Napa. Sonoma. Every California wine country traveler knows about these. But what about Santa Clara? Even the winery owners there agree that they’re not a destination wine region.
South of Silicon Valley between the Santa Cruz Mountains and the Diablo Range, Santa Clara Valley has a Mediterranean climate perfectly suited to viticulture. Grapes love the temperature difference, warm days and cold evenings, and thrive.
Native Americans called Santa Clara the valley of the heart’s delight. Casa de Fruta in Hollister, CA, planted its first vineyard in 1908 to make fruit wines, like plum and pomegranate.
In Gilroy, the scene of most current Valley wine production, locals planted apricot trees in the 1930s and sold prunes. Now 18 of Santa Clara’s 23 wineries are here. The 2nd one we visited, Fortino, was the 1st winery here in 1970. The family had been producing wines in Calabria, Italy, since the early 19th century and is now in its 4th generation of passionate Gilroy wine-makers.
As Ruth & I talked to Lee Rodrigues behind the crowded bar as we sampled Fortino’s uniformly excellent wines, I asked Lee which one we should make sure we tasted and he said Charbono. That I had never heard of this grape was understandable since less than 100 acres in the entire state of California are planted with it. The standard practice in the SCV is that wine tasting is free if you buy a bottle. We bought a Charbono.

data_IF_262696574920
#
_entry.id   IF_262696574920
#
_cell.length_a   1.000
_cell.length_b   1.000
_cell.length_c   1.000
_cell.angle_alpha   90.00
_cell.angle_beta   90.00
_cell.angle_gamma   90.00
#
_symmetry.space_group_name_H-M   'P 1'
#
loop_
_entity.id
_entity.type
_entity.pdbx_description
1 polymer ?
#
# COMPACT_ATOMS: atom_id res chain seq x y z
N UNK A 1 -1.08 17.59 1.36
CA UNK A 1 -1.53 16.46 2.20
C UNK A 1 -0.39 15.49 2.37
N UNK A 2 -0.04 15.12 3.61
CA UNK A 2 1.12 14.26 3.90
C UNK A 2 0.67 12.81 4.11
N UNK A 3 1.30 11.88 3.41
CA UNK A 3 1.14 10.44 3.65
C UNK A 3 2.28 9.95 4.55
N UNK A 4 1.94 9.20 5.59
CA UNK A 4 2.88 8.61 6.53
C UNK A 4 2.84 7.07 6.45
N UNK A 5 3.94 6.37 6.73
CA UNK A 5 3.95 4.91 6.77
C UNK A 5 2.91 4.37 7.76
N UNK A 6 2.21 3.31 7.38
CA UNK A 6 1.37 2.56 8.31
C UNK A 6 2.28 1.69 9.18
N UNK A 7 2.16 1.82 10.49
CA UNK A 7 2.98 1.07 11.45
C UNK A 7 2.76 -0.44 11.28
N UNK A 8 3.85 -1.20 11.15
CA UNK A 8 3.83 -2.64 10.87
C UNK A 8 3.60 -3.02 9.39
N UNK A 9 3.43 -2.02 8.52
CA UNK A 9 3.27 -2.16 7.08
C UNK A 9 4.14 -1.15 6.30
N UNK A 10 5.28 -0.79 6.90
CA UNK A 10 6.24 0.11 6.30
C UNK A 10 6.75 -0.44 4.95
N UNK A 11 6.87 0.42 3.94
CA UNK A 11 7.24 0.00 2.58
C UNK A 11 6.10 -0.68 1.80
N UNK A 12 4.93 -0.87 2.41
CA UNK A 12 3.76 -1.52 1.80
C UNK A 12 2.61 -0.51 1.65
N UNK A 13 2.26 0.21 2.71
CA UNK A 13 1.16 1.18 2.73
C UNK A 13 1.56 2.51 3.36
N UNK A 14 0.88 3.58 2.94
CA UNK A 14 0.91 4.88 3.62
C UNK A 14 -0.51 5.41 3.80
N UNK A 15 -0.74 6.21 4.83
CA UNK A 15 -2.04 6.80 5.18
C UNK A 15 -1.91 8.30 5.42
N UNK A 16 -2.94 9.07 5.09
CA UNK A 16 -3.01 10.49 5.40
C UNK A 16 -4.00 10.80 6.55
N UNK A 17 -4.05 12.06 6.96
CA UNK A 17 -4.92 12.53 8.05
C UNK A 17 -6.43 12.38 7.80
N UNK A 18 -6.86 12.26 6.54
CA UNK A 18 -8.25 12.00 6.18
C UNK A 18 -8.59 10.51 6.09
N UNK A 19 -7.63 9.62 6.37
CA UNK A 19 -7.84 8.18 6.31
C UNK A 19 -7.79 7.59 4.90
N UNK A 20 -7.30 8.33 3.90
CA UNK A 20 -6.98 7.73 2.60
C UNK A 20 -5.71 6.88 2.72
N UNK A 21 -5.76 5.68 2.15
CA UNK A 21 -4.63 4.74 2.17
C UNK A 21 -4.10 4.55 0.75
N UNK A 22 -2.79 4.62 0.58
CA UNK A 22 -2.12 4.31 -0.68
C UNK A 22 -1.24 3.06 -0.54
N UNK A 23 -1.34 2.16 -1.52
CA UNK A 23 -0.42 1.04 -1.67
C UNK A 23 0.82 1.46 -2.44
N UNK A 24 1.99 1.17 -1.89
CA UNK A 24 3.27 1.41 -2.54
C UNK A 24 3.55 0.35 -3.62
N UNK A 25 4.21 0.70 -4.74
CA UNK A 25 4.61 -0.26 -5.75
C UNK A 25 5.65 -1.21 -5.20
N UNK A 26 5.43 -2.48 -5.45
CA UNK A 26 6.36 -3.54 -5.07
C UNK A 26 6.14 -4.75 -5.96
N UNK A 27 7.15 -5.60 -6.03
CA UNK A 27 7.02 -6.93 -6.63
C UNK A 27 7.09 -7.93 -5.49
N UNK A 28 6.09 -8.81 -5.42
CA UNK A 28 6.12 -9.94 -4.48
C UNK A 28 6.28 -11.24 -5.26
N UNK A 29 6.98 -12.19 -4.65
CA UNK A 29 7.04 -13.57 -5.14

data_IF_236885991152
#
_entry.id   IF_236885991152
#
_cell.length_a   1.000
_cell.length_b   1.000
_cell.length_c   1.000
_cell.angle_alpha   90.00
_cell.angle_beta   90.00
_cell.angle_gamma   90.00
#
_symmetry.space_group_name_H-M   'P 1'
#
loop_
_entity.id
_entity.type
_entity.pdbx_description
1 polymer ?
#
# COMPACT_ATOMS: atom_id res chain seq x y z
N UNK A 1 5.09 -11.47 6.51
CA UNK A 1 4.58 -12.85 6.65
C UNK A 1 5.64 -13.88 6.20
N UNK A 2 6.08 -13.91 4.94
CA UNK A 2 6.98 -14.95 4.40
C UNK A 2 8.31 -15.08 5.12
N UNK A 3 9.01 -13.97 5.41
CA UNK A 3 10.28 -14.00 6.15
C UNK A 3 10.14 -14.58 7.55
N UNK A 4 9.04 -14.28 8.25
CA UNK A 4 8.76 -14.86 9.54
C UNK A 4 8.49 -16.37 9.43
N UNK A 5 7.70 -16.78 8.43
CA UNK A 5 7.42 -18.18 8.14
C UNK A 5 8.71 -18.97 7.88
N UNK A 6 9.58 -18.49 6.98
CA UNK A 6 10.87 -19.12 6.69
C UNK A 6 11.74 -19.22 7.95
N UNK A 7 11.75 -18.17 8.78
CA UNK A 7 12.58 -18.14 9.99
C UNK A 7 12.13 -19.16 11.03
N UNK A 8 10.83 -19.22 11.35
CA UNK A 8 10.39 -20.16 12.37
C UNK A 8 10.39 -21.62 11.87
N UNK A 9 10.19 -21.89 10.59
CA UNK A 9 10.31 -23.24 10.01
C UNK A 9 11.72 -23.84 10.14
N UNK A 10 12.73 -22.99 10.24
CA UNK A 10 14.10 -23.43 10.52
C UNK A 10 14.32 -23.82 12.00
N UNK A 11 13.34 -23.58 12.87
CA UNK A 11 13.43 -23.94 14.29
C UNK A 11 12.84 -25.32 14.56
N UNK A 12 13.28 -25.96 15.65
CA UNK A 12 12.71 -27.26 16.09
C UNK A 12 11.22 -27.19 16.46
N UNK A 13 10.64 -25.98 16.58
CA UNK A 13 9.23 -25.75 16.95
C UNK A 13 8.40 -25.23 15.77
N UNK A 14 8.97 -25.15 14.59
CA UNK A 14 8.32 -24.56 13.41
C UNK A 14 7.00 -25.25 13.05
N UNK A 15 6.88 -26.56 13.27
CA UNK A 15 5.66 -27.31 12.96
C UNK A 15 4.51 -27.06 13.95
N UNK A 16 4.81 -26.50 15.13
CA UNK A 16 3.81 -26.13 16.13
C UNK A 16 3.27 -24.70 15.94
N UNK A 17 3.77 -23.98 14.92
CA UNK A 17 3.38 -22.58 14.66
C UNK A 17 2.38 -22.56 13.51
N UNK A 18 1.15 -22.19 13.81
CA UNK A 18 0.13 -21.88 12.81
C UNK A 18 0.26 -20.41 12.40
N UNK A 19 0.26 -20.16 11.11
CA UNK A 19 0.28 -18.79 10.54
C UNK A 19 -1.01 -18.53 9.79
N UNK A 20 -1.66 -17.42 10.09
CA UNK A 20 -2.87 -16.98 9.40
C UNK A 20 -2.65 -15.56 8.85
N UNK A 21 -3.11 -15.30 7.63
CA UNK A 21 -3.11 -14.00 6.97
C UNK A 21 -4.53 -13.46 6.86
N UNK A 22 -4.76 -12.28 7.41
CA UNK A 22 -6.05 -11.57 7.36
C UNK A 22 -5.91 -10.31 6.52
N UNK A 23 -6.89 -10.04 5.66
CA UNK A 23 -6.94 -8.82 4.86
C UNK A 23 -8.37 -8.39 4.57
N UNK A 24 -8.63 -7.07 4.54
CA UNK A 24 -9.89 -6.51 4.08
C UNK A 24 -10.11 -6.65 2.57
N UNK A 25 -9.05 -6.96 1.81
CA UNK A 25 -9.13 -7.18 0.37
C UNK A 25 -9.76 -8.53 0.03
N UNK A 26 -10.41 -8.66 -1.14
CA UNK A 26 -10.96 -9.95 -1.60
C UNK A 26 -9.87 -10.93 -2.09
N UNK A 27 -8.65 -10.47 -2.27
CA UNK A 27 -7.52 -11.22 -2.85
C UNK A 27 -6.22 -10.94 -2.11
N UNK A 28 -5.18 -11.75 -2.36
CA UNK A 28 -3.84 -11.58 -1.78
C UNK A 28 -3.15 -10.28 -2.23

Ruth & I were lucky that we got lost and accidentally visited Thomas Kruse Winery before finding Fortino. While Fortino has a restaurant, hosts weddings, etc., Kruse is a far more modest operation founded in 1971. Its tasting room was full of wine barrels instead of couples from
Cupertino down for a Sunday afternoon outing. Using sustainable farming practices, Kruse quietly produces dependable wines of limited production where we learned that some of the Santa Clara winemakers came from Croatia.
We asked volunteer server Lee at Fortino the name of the “other” great winery in Gilroy and went straight to Satori where after a 5 minute conversation I really admired Tom Moller, the TO in Satori. A self-described Silicon Valley brat, Tom told his wife that he was thinking of buying 20 acres in the Gilroy area and completely upending life-as-they-knew-it. “Only if it’s fun,” was SAndy’s only stipulation. Now bearded, long haired, and happy, Tom told me that 2004 was his first good year and that now he’s earning gold medals. I asked him which wine he was most proud of and he said, “my 2009 Jubilee Cabernet Sauvignon.” CS, he explained, is the trickiest wine to get right. We bought a bottle.
Three days later we stopped at Solis and talked to owner/grower Vic Vanni who told us that his very traditional looking 46 acres had been part of an old Mexican land grant, Rancho de Solis. He taught us how to pronounce Solis correctly (So-lease), told us that his family has been involved since 1980, and mentioned that his Zin won Double Gold at a recent wine competition. We bought a bottle.
Closer to San Jose but still in the Valley, the towns of Saratoga, Morgan Hill, and San Martin also have wineries. You might find Santa Clara wines in Santa Clara Safeways, but not in your local supermarket. You still have to go there to experience them. For now.